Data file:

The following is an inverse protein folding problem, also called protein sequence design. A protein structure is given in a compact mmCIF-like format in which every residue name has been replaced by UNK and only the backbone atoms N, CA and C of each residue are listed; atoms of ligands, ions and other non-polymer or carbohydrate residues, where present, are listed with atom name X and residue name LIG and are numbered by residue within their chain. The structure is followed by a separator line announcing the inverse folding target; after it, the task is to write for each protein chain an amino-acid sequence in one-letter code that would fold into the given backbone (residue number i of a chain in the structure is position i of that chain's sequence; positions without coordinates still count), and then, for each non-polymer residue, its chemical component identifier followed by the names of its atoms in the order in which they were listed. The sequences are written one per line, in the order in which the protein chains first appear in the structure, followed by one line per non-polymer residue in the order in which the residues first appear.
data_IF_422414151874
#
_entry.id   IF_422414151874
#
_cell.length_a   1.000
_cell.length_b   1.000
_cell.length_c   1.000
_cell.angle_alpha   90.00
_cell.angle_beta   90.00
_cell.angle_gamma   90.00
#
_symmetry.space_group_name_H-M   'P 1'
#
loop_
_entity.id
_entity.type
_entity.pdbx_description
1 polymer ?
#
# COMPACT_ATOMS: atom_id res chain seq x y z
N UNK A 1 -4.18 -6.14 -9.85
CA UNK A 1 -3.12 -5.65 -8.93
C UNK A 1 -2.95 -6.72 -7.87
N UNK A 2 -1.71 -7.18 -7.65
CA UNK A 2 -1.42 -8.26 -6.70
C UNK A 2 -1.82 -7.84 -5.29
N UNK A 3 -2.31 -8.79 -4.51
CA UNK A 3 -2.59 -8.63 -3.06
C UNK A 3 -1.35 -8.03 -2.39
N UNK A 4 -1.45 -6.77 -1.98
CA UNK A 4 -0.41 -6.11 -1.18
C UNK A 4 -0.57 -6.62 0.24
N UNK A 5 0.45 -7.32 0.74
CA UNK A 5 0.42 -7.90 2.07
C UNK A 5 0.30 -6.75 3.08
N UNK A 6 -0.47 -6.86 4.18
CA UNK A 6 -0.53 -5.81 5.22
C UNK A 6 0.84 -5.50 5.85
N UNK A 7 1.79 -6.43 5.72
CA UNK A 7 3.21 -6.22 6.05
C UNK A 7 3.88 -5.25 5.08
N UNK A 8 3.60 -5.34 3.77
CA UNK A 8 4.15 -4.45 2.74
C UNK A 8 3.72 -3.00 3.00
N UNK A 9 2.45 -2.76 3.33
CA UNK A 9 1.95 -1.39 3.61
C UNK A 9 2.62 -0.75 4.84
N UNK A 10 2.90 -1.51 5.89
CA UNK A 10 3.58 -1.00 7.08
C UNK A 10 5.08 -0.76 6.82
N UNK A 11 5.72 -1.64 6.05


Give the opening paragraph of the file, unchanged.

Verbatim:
The following is an inverse protein folding problem, also called protein sequence design. A protein structure is given in a compact mmCIF-like format in which every residue name has been replaced by UNK and only the backbone atoms N, CA and C of each residue are listed; atoms of ligands, ions and other non-polymer or carbohydrate residues, where present, are listed with atom name X and residue name LIG and are numbered by residue within their chain. The structure is followed by a separator line announcing the inverse folding target; after it, the task is to write for each protein chain an amino-acid sequence in one-letter code that would fold into the given backbone (residue number i of a chain in the structure is position i of that chain's sequence; positions without coordinates still count), and then, for each non-polymer residue, its chemical component identifier followed by the names of its atoms in the order in which they were listed. The sequences are written one per line, in the order in which the protein chains first appear in the structure, followed by one line per non-polymer residue in the order in which the residues first appear.